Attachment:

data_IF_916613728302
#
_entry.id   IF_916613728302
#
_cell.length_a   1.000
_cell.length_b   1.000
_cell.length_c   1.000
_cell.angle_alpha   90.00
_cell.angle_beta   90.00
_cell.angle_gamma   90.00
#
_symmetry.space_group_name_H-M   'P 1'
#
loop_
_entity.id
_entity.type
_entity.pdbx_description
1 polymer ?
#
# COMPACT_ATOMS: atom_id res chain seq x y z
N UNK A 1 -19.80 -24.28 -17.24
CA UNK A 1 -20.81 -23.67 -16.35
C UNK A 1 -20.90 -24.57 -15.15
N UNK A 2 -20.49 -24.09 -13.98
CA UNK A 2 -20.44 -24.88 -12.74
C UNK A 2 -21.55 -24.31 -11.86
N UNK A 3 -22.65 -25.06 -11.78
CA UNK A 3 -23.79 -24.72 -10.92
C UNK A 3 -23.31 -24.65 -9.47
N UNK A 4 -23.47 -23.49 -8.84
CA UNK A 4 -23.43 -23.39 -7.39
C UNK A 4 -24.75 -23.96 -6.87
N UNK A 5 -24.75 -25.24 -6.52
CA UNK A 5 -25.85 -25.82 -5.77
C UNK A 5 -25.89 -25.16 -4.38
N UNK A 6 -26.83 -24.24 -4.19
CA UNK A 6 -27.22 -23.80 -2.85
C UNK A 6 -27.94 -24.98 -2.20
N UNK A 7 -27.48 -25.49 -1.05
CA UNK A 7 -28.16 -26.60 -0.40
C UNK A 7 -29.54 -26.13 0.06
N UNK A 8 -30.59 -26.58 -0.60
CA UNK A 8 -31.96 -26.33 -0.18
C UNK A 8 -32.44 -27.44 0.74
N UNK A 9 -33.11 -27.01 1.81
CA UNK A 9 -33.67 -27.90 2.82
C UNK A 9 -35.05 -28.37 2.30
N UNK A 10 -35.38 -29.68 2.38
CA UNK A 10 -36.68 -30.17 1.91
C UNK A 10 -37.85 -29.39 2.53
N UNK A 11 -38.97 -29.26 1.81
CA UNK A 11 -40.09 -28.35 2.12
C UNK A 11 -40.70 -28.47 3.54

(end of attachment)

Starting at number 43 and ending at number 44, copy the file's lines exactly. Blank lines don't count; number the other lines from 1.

CA UNK A 8 -31.96 -26.33 -0.18
C UNK A 8 -32.44 -27.44 0.74